Microsoft Made More Linux / Open-Source Announcements In 2019 From exFAT To WSL2
Written by Michael Larabel in Microsoft on 19 December 2019 at 08:00 PM EST. 5 Comments
MICROSOFT --
Under the continued guidance of Satya Nadella, Microsoft made more interesting open-source / Linux moves in 2019 most notably with allowing exFAT support to be introduced into the mainline Linux kernel and also introducing Windows Subsystem for Linux 2.

With the end of 2019 quickly coming upon us, here is a look back as part of our year-end recaps in all the major Microsoft open-source/Linux related announcements this calendar year.

- Most significant this year was Microsoft finally becoming open to allowing exFAT file-system support in the Linux kernel and publishing the exFAT specification. In Linux 5.4 an initial exFAT driver was merged based on earlier Samsung code and this exFAT driver continues to be improved upon.

- Microsoft open-sourced their C++ standard library.

- Announcing Windows Subsystem for Linux 2 (WSL2) as a more Hyper-V VM-based approach to Windows Subsystem for Linux that allows better I/O performance but with other trade-offs. Both WSL and WSL2 continue to be worked on by Microsoft moving into 2020.

- Microsoft confirming their plans to release their new Edge web browser for Linux in the new year.

- Other WSL2 improvements like memory reclamation and localhost access.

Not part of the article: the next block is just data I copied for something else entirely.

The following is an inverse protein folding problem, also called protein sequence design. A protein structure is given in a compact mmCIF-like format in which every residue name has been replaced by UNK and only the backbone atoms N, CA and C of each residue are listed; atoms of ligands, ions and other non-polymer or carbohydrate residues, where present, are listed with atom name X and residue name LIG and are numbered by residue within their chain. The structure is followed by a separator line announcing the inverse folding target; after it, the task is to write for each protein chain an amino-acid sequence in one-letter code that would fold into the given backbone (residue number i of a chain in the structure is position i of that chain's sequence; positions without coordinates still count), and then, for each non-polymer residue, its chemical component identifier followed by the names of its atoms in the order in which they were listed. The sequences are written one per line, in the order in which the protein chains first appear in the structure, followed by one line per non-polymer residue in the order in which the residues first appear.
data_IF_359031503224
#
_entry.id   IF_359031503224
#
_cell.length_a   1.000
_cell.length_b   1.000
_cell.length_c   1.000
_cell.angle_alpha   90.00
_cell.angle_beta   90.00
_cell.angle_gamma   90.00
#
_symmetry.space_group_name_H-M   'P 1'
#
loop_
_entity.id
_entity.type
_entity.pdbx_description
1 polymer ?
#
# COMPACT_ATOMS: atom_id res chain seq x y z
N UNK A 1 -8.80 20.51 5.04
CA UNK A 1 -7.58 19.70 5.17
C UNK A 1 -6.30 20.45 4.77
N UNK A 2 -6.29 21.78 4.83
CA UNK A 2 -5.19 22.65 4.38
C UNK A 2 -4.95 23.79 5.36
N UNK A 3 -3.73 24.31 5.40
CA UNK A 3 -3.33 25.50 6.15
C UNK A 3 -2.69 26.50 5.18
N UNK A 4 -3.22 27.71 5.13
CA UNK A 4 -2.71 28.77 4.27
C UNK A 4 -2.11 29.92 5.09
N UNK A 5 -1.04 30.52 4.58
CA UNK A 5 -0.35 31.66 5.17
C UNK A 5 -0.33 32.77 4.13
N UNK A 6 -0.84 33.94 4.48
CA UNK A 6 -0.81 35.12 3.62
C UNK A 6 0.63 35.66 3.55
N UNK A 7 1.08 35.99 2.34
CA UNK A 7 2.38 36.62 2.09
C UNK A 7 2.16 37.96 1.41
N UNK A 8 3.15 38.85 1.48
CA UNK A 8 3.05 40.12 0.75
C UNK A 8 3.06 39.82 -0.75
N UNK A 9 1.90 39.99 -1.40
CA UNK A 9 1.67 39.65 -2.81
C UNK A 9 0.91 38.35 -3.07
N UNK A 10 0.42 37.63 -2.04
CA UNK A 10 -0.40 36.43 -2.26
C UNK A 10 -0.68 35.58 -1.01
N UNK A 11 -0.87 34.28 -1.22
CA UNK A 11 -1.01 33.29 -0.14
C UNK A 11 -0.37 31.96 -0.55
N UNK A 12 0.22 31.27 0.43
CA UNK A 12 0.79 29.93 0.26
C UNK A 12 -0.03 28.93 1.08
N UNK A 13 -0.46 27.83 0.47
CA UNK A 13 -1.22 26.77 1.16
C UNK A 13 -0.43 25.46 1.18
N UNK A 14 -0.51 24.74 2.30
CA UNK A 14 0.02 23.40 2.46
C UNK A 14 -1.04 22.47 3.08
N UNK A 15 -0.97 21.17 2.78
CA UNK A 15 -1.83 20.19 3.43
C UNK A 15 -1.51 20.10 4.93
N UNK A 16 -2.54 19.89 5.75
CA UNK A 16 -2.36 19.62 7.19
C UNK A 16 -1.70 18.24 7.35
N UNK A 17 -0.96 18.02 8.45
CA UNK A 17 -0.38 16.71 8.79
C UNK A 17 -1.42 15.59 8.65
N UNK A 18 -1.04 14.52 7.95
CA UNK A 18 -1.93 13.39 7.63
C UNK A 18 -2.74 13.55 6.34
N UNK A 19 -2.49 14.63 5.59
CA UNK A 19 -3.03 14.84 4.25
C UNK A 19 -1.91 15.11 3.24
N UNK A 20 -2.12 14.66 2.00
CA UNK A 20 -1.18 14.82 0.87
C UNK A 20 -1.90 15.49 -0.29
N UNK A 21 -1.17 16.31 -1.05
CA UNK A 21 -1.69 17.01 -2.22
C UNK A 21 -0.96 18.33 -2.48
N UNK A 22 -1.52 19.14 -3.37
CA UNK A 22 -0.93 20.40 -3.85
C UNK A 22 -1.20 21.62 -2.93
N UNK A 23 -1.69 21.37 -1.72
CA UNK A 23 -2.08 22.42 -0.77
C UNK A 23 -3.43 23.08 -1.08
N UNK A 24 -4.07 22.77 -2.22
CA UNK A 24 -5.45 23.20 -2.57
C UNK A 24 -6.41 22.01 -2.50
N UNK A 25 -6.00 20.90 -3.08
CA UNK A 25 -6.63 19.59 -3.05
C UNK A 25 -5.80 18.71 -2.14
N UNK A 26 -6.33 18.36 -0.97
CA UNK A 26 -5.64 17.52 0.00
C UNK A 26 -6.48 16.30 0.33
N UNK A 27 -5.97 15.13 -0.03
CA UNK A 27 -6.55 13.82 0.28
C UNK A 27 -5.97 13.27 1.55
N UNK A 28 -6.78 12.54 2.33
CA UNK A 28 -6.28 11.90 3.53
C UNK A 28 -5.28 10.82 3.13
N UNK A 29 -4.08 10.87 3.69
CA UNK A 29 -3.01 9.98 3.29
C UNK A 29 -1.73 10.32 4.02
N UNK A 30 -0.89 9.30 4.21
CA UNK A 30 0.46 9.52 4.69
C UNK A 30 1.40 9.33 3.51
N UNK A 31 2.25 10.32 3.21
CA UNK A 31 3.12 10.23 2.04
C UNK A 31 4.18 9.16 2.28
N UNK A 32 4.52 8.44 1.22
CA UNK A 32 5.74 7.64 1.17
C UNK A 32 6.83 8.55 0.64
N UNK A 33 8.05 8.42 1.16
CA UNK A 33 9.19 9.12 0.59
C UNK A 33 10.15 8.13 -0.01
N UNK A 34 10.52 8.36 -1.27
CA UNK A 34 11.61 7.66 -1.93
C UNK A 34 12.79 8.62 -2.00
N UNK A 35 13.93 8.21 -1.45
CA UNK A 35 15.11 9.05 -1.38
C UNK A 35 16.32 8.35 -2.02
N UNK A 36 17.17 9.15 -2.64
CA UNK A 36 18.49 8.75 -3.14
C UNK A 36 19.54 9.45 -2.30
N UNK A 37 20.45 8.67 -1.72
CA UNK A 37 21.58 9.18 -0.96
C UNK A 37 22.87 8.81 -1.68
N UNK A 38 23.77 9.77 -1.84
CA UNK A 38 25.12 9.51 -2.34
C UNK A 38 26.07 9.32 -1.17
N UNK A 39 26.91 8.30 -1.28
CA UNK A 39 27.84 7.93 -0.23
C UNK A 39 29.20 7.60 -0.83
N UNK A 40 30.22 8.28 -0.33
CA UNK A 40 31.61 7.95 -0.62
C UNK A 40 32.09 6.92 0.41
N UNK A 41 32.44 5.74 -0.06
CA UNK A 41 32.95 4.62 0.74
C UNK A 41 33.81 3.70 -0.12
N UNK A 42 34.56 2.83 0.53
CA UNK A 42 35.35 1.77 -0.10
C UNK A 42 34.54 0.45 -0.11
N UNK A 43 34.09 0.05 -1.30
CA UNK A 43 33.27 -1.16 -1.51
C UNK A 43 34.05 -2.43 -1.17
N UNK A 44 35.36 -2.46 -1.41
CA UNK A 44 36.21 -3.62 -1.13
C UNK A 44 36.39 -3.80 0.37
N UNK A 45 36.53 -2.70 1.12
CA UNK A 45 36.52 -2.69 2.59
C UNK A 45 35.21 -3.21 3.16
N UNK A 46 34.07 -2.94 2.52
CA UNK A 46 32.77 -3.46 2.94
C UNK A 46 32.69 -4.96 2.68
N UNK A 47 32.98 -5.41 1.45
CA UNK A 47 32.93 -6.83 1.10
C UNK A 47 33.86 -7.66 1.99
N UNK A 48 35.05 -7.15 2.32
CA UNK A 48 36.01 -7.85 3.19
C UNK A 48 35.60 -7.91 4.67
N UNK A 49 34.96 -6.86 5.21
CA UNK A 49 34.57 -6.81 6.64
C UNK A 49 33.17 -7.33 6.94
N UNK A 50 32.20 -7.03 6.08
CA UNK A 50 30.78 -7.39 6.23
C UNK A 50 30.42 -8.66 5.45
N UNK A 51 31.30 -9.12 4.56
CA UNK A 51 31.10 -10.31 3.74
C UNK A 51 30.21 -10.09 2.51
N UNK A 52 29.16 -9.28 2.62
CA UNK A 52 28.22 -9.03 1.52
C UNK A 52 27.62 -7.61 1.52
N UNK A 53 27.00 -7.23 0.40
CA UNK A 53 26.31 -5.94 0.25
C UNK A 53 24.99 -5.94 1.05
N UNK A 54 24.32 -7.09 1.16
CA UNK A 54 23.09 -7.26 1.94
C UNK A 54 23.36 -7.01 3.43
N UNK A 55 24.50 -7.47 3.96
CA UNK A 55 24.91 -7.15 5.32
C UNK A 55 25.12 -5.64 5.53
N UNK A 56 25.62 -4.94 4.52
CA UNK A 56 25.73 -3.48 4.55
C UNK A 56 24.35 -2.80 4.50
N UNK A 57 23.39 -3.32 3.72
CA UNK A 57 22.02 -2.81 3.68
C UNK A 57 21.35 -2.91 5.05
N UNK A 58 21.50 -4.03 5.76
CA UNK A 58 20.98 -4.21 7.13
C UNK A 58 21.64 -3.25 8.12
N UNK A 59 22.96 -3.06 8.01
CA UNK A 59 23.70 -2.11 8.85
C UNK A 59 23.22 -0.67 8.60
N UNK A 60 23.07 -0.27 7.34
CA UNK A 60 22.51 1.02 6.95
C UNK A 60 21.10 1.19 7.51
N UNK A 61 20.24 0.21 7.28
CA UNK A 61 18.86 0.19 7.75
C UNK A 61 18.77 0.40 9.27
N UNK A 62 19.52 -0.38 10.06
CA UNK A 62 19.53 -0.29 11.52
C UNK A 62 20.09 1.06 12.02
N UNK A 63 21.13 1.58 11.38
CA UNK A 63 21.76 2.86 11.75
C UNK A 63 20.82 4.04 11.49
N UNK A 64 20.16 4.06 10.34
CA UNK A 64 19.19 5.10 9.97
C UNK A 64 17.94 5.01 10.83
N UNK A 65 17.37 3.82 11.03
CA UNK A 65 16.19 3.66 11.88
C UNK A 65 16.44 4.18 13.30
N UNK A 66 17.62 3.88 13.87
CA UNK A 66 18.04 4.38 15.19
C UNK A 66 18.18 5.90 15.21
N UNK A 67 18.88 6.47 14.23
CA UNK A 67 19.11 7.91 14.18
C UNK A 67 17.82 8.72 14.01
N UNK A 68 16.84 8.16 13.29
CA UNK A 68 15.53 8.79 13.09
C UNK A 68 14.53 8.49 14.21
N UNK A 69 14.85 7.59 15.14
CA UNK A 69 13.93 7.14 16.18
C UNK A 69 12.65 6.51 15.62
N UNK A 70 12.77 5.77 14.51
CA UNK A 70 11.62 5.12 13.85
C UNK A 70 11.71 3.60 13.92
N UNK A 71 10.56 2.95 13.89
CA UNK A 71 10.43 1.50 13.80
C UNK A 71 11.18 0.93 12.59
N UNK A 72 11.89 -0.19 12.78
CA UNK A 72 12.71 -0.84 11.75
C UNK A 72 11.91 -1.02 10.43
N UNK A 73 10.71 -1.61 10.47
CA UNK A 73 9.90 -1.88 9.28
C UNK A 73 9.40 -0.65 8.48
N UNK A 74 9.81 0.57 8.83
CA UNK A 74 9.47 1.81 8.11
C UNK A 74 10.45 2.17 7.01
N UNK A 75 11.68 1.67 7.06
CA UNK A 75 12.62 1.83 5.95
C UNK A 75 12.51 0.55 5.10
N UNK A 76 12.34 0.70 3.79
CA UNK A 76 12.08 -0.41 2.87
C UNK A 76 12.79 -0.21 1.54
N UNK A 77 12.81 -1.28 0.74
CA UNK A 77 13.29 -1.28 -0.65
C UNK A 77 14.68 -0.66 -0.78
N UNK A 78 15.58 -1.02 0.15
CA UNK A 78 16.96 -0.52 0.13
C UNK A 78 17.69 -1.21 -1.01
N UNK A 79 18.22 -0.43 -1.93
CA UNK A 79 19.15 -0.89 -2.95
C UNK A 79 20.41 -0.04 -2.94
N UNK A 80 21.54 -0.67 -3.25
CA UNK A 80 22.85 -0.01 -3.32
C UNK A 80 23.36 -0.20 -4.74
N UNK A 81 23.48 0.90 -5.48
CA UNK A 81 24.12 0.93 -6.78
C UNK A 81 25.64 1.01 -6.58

- Microsoft Teams for Linux debuting in public preview form right now.

- Microsoft contributing the Linux kernel support to finally allow Linux VMs to hibernate under Hyper-V.

- The means to have Linux commands seamlessly integrated within PowerShell.

- .NET Core 3.0 released with continued Linux support.

- A new open-source font designed for terminals and code editors.

- Microsoft announced DTrace for Windows.

For those wanting to relive previous years, see the Microsoft 2018 Linux/open-source highlights and their 2017 milestones.
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Michael Larabel is the principal author of Phoronix.com and founded the site in 2004 with a focus on enriching the Linux hardware experience. Michael has written more than 20,000 articles covering the state of Linux hardware support, Linux performance, graphics drivers, and other topics. Michael is also the lead developer of the Phoronix Test Suite, Phoromatic, and OpenBenchmarking.org automated benchmarking software. He can be followed via Twitter or contacted via MichaelLarabel.com.

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